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Thread: Cabin Inverter/Battery setup.

  1. #1
    Member Dirtofak's Avatar
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    Lightbulb Cabin Inverter/Battery setup.

    I am looking to lower the noise at the cabin. Does anyone have an inverter setup that works well or a do not or be sure to?

    Looking at 4 to 6, 6V deep cycle batteries and 12-1500W inverter. Transfer switch for when I need to run a generator and a quality battery charger.

    Thanks,
    Mike

  2. #2
    Member Music Man's Avatar
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    Sams club has 6v golf cart batteries for $66.xx Place across Dimond from Costco(don't remember name) has Inverters. You don't need pure sine wave unless you are running a Toyo(or similar) stove. I run TV, Stereo, Computer on a standard 1750W inverter.
    When seconds count, the cops are just minutes away.
    '08 24' HCM Granite HD "River Dog"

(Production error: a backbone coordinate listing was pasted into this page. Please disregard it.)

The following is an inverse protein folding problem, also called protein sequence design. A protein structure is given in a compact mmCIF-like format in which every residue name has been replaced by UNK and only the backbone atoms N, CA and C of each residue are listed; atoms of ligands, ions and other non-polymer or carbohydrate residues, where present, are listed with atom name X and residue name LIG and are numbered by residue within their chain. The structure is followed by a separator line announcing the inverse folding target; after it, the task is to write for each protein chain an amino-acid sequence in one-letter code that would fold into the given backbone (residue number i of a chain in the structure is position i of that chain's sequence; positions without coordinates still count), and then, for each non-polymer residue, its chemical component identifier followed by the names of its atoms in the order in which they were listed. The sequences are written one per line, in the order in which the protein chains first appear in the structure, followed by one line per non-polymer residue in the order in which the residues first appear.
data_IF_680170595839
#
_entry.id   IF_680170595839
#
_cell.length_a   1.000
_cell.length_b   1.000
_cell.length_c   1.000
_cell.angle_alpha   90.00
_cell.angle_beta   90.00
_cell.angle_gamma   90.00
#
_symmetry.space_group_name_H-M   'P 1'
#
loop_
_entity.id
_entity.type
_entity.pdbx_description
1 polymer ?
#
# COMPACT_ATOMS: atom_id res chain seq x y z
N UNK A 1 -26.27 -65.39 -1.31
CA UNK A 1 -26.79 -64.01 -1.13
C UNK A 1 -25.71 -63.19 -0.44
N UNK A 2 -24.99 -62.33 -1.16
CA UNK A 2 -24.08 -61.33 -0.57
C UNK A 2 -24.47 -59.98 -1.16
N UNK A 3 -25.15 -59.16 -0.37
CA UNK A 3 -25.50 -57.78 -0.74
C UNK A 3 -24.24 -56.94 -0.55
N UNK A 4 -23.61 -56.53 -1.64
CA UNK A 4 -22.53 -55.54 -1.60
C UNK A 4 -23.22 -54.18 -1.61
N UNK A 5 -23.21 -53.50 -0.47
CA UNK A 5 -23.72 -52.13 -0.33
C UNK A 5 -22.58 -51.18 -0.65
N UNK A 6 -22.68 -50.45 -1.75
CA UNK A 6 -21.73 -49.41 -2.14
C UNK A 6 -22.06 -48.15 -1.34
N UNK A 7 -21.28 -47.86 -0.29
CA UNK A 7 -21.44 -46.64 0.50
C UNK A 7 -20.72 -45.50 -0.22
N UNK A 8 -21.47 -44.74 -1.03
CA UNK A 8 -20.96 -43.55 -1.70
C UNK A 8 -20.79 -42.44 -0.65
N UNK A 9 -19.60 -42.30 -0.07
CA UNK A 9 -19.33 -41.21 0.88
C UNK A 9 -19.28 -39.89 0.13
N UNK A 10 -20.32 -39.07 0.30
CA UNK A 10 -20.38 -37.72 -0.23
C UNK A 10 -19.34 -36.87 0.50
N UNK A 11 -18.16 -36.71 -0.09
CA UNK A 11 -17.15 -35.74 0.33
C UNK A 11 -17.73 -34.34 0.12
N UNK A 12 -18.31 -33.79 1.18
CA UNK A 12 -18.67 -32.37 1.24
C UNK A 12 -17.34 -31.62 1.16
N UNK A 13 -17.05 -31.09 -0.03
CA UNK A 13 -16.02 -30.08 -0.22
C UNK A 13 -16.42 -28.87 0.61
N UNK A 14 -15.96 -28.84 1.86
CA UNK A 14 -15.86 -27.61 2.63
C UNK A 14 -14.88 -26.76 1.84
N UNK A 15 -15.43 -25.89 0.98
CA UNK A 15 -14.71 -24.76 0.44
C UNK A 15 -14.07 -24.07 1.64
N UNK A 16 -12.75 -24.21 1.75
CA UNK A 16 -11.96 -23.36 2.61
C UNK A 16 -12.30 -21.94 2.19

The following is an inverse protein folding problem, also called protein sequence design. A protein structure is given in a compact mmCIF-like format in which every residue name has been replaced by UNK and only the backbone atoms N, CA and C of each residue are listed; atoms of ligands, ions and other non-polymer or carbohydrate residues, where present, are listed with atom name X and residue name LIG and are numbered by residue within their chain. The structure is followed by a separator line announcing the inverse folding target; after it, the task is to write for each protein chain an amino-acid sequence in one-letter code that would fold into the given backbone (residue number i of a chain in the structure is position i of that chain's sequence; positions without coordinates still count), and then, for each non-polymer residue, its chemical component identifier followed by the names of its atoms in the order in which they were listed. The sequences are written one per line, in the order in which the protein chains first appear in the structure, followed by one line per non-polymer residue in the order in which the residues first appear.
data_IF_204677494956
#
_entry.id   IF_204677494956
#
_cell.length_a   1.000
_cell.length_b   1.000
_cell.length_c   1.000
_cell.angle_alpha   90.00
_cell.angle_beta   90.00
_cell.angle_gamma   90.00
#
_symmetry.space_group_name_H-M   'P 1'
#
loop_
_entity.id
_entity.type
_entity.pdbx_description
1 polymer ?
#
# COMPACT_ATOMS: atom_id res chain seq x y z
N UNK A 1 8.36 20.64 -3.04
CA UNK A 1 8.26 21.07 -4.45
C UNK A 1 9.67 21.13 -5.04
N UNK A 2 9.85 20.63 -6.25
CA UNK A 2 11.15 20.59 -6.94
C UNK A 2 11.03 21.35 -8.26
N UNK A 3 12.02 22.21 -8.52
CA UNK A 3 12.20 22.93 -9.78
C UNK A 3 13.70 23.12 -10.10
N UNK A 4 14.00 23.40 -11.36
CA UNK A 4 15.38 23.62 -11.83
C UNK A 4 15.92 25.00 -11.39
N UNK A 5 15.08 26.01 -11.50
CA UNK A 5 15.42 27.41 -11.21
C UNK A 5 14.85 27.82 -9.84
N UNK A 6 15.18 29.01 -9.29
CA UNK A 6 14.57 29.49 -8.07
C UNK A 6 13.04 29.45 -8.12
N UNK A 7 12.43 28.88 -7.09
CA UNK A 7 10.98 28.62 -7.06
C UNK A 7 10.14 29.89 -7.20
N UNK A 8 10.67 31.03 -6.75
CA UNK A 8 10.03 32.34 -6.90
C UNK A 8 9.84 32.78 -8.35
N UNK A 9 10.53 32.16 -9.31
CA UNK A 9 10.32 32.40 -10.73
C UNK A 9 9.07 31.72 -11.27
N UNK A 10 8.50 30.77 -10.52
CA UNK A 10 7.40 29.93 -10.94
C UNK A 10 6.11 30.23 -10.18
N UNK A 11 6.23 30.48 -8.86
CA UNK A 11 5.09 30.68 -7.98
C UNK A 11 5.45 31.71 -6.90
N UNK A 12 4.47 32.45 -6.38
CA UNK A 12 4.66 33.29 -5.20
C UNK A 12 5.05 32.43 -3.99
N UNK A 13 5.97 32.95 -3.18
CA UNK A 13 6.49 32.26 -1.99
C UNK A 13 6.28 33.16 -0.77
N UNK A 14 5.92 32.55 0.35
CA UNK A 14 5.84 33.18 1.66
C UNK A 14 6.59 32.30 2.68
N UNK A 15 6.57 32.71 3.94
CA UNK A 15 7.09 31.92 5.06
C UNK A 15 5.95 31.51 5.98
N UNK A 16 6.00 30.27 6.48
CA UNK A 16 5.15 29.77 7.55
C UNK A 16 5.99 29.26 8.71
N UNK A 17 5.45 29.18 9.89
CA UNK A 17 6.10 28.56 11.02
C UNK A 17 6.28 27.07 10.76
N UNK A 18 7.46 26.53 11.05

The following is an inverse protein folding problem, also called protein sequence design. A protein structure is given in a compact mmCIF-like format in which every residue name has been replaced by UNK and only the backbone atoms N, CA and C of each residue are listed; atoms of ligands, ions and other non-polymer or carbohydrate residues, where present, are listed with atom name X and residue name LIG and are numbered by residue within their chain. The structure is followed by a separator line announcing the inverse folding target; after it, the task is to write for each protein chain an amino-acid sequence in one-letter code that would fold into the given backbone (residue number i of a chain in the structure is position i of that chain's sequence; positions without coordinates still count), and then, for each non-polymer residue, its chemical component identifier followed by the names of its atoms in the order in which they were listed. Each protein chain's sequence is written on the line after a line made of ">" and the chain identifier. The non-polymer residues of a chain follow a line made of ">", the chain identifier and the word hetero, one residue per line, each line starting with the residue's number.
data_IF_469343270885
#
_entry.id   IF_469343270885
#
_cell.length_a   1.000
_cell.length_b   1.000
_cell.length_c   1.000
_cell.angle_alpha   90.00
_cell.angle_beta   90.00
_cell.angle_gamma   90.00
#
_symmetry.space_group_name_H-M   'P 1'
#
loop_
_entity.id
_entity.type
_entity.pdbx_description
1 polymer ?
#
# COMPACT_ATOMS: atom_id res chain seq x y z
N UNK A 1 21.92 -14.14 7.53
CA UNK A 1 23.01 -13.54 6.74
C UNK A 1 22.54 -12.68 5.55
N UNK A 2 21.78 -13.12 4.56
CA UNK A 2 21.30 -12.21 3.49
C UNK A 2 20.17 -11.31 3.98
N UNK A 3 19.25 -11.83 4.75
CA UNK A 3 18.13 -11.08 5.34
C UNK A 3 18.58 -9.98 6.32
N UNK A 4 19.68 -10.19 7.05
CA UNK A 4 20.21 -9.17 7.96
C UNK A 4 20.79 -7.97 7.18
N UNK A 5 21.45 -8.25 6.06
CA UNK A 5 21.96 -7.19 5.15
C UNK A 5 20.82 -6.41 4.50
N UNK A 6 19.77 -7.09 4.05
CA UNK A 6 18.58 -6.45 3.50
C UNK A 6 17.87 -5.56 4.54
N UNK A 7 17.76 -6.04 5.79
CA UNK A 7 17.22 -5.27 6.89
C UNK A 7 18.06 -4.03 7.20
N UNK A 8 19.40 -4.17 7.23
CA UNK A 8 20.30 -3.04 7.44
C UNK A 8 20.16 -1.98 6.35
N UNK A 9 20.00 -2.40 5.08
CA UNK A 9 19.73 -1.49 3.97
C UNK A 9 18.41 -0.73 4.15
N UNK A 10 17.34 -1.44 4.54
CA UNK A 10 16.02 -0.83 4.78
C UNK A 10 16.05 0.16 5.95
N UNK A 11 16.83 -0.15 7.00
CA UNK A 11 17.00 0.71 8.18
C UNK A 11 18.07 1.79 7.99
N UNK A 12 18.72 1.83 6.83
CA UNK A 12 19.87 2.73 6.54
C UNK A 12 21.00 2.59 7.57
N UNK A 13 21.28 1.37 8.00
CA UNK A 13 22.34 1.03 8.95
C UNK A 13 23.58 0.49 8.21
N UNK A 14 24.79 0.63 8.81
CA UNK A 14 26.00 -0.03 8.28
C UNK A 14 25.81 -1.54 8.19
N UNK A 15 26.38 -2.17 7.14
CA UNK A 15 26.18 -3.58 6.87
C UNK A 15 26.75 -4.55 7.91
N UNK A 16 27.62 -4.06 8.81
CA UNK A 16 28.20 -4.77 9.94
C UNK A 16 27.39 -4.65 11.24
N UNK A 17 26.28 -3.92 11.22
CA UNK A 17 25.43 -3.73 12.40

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    you will need to go with a bigger inverter set up than you need to make sure when you expand the system you system will be able to handle the increase load on the system also..

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    Member KelvinG's Avatar
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    I would look at the Outback brand inverter/chargers.

    I hear a lot of good things about them. With an inverter/charger you will not need a separate battery charger. One nice feature of most inverter/chargers is they will automatically start the generator for you when your batteries need charging.